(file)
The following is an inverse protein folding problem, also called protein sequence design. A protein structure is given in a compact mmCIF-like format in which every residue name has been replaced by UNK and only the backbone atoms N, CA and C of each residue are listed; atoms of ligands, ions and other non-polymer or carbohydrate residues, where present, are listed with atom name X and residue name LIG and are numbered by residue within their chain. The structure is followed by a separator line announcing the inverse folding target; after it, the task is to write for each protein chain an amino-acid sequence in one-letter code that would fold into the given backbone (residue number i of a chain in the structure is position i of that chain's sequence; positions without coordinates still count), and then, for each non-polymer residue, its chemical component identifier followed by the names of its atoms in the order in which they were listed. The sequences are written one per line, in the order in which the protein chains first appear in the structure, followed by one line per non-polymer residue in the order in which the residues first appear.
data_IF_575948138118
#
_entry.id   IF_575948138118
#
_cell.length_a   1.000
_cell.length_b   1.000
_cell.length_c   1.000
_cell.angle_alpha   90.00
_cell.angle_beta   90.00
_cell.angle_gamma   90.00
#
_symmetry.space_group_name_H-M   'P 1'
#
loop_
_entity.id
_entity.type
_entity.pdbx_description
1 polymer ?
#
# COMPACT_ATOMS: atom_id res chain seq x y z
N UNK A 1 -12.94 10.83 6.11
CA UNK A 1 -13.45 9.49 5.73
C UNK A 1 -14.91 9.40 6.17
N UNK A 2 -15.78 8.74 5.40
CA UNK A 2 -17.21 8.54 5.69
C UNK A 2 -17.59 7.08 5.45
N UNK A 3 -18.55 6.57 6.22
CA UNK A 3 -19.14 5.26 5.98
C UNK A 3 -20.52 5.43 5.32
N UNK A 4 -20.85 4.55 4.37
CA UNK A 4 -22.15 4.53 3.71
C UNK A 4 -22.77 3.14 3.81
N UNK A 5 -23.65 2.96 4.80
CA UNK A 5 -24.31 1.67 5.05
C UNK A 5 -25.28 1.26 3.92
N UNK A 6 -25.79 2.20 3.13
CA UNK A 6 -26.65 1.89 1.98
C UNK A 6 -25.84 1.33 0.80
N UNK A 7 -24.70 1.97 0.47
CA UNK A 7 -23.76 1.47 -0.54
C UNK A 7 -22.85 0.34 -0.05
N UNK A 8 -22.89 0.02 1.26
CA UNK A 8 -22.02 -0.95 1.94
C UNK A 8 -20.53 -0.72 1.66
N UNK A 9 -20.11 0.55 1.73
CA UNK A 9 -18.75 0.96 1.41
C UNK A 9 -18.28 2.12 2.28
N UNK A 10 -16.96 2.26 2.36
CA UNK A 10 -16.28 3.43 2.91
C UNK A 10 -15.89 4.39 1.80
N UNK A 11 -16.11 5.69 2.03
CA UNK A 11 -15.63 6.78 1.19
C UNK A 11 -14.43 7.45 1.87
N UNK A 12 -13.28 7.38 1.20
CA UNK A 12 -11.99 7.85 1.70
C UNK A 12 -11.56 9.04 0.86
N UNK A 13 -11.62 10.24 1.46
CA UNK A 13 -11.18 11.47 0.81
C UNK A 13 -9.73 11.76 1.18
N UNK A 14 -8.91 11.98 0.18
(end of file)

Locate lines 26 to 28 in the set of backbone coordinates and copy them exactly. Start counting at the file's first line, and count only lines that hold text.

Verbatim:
CA UNK A 2 -17.21 8.54 5.69
C UNK A 2 -17.59 7.08 5.45
N UNK A 3 -18.55 6.57 6.22